About this book
This book explains harmonisation techniques that can be used in survey research to align national systems of categories and definitions in such a way that comparison is possible across countries and cultures. It provides an introduction to instruments for collecting internationally comparable data of interest to survey researchers. It shows how seven key demographic and socio-economic variables can be harmonised and employed in European comparative surveys. The seven key variables discussed in detail are: education, occupation, income, activity status, private household, ethnicity, and family. These demographic and socio-economic variables are background variables that no survey can do without. They frequently have the greatest explanatory capacity to analyse social structures, and are a mirror image of the way societies are organised nationally. This becomes readily apparent when one attempts, for example, to compare national education systems. Moreover, a comparison of the national definitions of concepts such as "private household" reveals several different historically and culturally shaped underlying concepts. Indeed, some European countries do not even have a word for "private household". Hence such national definitions and categories cannot simply be translated from one culture to another. They must be harmonised.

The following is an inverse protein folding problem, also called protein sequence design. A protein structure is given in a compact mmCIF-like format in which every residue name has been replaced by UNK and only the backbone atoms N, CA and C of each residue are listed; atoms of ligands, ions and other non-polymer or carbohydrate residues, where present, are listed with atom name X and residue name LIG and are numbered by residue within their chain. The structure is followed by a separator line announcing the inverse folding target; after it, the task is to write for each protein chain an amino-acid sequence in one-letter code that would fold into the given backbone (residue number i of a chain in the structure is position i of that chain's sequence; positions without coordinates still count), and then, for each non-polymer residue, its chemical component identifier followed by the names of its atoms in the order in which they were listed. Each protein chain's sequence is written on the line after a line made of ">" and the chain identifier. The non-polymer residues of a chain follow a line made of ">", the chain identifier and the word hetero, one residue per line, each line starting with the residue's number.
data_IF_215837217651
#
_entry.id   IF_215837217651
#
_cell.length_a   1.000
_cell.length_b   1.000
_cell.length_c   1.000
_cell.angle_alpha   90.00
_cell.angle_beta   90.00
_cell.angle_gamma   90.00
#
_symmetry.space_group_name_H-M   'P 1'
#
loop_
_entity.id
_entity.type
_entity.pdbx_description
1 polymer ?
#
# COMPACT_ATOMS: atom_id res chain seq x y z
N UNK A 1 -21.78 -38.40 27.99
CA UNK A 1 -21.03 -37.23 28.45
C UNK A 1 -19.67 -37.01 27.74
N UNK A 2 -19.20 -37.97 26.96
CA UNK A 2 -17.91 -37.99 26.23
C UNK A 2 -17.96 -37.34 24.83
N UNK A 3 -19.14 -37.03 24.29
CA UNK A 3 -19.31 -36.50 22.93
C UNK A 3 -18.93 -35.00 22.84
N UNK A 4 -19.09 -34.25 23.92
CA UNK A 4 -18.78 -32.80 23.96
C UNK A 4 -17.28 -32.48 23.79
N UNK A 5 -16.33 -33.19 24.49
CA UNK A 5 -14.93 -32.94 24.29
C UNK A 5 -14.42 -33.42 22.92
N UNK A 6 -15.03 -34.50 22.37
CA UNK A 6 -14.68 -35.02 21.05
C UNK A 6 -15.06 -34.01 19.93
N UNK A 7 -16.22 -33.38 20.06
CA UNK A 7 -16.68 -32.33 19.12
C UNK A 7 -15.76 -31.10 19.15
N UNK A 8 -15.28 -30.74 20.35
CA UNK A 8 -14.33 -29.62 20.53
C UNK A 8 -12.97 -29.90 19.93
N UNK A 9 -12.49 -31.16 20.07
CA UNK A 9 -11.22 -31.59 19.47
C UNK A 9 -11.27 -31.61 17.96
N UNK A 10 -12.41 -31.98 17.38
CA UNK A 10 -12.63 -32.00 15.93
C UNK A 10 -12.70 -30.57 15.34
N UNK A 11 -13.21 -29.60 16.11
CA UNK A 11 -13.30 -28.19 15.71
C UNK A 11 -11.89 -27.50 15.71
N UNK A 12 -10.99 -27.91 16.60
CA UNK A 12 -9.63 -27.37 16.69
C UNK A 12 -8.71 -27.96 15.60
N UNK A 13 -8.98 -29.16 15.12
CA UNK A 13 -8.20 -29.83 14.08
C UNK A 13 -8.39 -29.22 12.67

Comparative social research in Europe Core Social Variables Cross-National Comparison Research European Social Survey Harmonisation Process International Social Survey Programme International Standard Classification of Education International Standard Classification of Occupations Measurement Instruments for Data Collection Measurement of Education Measurement of Household Measurement of Income Measurement of Labour Status Nominal Class Categories Socio-Demographic Standards for Europe Socio-Demographic variables Socio-Economic Classification Socio-Economic Variables Survey Research US Census Bureau guidelines